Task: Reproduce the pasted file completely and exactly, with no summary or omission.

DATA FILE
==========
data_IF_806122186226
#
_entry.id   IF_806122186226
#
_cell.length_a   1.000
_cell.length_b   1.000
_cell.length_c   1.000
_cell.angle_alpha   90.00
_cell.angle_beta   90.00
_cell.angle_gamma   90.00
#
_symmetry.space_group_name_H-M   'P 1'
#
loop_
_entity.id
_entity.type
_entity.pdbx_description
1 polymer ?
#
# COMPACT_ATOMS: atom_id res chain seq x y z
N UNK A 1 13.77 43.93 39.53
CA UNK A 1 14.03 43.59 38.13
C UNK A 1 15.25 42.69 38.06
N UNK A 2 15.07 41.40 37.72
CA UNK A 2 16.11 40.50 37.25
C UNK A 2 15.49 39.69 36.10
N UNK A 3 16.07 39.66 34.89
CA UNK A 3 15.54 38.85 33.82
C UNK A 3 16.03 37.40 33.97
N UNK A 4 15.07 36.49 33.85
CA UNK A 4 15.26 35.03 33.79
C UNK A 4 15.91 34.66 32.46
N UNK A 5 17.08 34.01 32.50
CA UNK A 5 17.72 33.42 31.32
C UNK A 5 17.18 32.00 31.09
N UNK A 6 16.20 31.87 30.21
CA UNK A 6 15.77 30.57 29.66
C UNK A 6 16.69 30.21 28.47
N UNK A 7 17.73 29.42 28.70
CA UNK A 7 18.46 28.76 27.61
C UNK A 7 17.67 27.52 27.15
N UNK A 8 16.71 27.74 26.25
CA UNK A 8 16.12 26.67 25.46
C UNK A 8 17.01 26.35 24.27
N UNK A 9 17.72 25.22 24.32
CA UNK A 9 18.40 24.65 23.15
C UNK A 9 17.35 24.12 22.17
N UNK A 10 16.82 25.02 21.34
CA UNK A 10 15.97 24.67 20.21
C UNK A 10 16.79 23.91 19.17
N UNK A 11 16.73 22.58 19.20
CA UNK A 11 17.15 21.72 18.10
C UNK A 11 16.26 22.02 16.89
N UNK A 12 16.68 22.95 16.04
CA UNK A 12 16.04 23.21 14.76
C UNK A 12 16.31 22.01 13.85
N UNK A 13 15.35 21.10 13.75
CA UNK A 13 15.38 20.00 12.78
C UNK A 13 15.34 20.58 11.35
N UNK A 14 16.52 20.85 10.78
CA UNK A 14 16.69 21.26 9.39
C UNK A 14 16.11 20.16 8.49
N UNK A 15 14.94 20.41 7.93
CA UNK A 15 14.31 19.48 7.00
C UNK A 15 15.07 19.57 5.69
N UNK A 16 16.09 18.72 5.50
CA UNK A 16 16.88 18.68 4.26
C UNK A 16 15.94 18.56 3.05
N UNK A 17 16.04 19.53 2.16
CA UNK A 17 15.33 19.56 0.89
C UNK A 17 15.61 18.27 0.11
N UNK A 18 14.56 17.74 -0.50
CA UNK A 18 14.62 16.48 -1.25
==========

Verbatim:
data_IF_806122186226
#
_entry.id   IF_806122186226
#
_cell.length_a   1.000
_cell.length_b   1.000
_cell.length_c   1.000
_cell.angle_alpha   90.00
_cell.angle_beta   90.00
_cell.angle_gamma   90.00
#
_symmetry.space_group_name_H-M   'P 1'
#
loop_
_entity.id
_entity.type
_entity.pdbx_description
1 polymer ?
#
# COMPACT_ATOMS: atom_id res chain seq x y z
N UNK A 1 13.77 43.93 39.53
CA UNK A 1 14.03 43.59 38.13
C UNK A 1 15.25 42.69 38.06
N UNK A 2 15.07 41.40 37.72
CA UNK A 2 16.11 40.50 37.25
C UNK A 2 15.49 39.69 36.10
N UNK A 3 16.07 39.66 34.89
CA UNK A 3 15.54 38.85 33.82
C UNK A 3 16.03 37.40 33.97
N UNK A 4 15.07 36.49 33.85
CA UNK A 4 15.26 35.03 33.79
C UNK A 4 15.91 34.66 32.46
N UNK A 5 17.08 34.01 32.50
CA UNK A 5 17.72 33.42 31.32
C UNK A 5 17.18 32.00 31.09
N UNK A 6 16.20 31.87 30.21
CA UNK A 6 15.77 30.57 29.66
C UNK A 6 16.69 30.21 28.47
N UNK A 7 17.73 29.42 28.70
CA UNK A 7 18.46 28.76 27.61
C UNK A 7 17.67 27.52 27.15
N UNK A 8 16.71 27.74 26.25
CA UNK A 8 16.12 26.67 25.46
C UNK A 8 17.01 26.35 24.27
N UNK A 9 17.72 25.22 24.32
CA UNK A 9 18.40 24.65 23.15
C UNK A 9 17.35 24.12 22.17
N UNK A 10 16.82 25.02 21.34
CA UNK A 10 15.97 24.67 20.21
C UNK A 10 16.79 23.91 19.17
N UNK A 11 16.73 22.58 19.20
CA UNK A 11 17.15 21.72 18.10
C UNK A 11 16.26 22.02 16.89
N UNK A 12 16.68 22.95 16.04
CA UNK A 12 16.04 23.21 14.76
C UNK A 12 16.31 22.01 13.85
N UNK A 13 15.35 21.10 13.75
CA UNK A 13 15.38 20.00 12.78
C UNK A 13 15.34 20.58 11.35
N UNK A 14 16.52 20.85 10.78
CA UNK A 14 16.69 21.26 9.39
C UNK A 14 16.11 20.16 8.49
N UNK A 15 14.94 20.41 7.93
CA UNK A 15 14.31 19.48 7.00
C UNK A 15 15.07 19.57 5.69
N UNK A 16 16.09 18.72 5.50
CA UNK A 16 16.88 18.68 4.26
C UNK A 16 15.94 18.56 3.05
N UNK A 17 16.04 19.53 2.16
CA UNK A 17 15.33 19.56 0.89
C UNK A 17 15.61 18.27 0.11
N UNK A 18 14.56 17.74 -0.50
CA UNK A 18 14.62 16.48 -1.25